Eating Own Dog Food

It has come to the end of the 3-month time in 9GAG after OneSky. It was great. The experience made it clearer about eating own dog food when building a product.

Prior to 9GAG, I was working in OneSky. It is a web service. Most clients are mobile app developers. But there’s no chance to launch or promote mobile apps globally in OneSky. That means we missed some details and key steps in mobile development and international promotion. Thanks to the clients, we still gathered a lot of information and built a good enough product. But it is not a great one.

My primary responsibility in 9GAG was setting up the internationalization process for iOS and Android apps. Despite the founder bias, I still chose OneSky for 9GAG because it’s the best among all similar services for apps. I saw OneSky from a client’s perspective.

I was amazed by how easy and reliable it was to internationalize mobile apps using OneSky. The integration was easy. Most important, the translation quality was great. There were no quality complaints about the German version after it was launched. Thanks to the German translator (who’s also a 9GAG user). She asked a lot of relevant questions to clarify the English phrases and responded to my questions. Also, kudos to the OneSky translator manager, who brought the translator on board for 9GAG.

Besides the app translation, there were other items to enable full German 9GAG, such as the app store German descriptions, the German keywords, the German screenshots, and German dynamic contents.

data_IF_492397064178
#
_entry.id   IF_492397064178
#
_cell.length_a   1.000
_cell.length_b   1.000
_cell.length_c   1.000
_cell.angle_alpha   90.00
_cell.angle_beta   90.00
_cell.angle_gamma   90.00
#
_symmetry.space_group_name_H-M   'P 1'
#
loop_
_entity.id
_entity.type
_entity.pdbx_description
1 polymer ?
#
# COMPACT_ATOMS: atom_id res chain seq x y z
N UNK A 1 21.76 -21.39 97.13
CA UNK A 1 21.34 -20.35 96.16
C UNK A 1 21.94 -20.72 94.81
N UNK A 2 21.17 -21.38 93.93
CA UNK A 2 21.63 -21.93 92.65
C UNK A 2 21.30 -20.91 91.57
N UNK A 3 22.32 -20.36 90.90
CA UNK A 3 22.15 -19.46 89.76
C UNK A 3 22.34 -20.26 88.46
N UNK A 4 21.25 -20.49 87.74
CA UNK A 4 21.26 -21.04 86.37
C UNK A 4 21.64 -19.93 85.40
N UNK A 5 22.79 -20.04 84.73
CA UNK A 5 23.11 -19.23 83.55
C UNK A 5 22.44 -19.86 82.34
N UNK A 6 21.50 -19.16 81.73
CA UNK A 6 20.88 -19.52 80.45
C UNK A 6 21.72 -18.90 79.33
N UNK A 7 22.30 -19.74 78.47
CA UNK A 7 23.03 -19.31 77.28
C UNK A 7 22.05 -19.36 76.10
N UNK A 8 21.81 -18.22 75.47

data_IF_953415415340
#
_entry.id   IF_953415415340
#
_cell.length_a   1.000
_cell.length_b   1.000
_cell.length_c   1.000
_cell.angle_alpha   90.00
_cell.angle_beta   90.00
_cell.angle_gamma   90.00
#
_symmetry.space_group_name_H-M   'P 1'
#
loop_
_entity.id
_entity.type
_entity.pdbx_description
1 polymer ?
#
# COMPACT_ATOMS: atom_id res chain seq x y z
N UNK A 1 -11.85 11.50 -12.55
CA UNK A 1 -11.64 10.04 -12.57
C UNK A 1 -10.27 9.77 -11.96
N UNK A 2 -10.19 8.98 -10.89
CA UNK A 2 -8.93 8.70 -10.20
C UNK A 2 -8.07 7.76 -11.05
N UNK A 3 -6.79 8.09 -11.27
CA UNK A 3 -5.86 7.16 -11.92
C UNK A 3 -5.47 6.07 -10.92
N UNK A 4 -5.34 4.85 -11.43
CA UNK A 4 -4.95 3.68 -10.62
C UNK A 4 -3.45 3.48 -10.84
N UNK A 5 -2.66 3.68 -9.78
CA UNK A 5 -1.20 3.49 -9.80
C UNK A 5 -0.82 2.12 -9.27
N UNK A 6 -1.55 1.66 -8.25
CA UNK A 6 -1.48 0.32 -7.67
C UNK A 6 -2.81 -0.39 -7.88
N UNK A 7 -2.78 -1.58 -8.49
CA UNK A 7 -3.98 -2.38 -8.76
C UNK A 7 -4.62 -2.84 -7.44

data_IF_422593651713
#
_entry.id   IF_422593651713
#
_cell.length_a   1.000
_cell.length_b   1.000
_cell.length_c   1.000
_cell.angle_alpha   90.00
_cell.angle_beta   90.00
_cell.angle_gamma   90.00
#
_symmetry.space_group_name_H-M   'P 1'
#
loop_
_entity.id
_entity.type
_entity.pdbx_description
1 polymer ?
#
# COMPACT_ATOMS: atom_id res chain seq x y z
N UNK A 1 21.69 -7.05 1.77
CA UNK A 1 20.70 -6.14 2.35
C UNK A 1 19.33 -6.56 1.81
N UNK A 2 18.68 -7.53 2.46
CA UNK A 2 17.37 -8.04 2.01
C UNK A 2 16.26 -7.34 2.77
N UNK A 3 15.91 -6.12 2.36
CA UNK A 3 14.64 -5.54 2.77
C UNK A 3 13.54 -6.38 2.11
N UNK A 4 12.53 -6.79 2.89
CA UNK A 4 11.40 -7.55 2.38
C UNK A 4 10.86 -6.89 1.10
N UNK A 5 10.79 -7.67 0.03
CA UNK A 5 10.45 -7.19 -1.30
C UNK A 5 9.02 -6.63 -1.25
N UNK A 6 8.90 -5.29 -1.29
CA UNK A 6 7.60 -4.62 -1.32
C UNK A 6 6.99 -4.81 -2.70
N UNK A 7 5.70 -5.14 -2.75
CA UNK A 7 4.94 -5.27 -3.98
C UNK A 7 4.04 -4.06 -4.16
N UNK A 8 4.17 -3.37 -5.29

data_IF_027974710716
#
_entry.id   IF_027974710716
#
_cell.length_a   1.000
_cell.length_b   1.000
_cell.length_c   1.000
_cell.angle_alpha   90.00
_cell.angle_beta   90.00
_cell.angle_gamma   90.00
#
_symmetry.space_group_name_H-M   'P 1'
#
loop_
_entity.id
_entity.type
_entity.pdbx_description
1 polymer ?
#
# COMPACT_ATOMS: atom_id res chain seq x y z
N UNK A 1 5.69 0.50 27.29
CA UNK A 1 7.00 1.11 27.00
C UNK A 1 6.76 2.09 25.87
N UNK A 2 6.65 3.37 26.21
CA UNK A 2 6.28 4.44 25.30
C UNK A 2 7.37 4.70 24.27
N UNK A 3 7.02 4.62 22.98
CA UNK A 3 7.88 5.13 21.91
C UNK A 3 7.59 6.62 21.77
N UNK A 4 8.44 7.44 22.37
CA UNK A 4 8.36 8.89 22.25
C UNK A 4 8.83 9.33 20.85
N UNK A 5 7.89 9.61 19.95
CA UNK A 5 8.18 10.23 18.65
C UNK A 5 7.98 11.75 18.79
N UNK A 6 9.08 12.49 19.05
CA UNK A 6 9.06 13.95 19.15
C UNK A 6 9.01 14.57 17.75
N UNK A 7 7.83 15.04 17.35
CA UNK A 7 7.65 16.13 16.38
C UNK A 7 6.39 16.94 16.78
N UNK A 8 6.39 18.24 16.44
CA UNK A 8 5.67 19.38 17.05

With founder bias, I thought OneSky was good at translating those materials, but I was wrong. OneSky was reasonably good but not great, like what I experienced with in-app translation. Keyword translation didn’t optimize for the 100-character limit. Store description translation didn’t handle duplicated paragraphs between iTunes Store and Google Play. There’s no easy way to translate screenshots.

I was ashamed that I didn’t pay attention to these use cases when taking care of the product in OneSky. There was no other translation service handling the use cases nicely, either. So, we thought it was okay to offer a good enough solution as a product builder. When I was a client, I found it unacceptable. The solution wasn’t offering a pleasant experience when managing multiple store assets. The translation quality was still good, but the flow just wasn’t smooth. Using OneSky as a client revealed problems I couldn’t spot before. I should have done that earlier.

The argument was also true when it came to 9GAG. I was an inactive 9GAG user. I visit 9GAG probably once a week or once a month, not actively enough to spot the potential needs. I couldn’t find things to improve at the beginning. I had to chat with a couple hundred users through tickets to know more about their use cases on 9GAG. Some were interesting but still couldn’t help me understand the product thoroughly.

I started browsing 9GAG a lot more frequently by then. It sounded like the most chill task ever. It was the most important step to get the feelings of 9GAG users and suggest something more relevant.

I also worked closely with one of the founders. He has been a very active 9GAG user and usually came up with interesting ideas to improve 9GAG. I learnt a lot from him, not because he’s a founder, but because he’s an active user.

After all, it is about empathy. Empathy is easier said than done. Meet users, talk to users, understand users, become a user, then help yourself.

The journey still goes on. I have no idea what the next product will be. But I will befriend 100 active users. I’ll meet them, talk to them frequently, and eventually become one. That’s how I can build the product to help them and myself.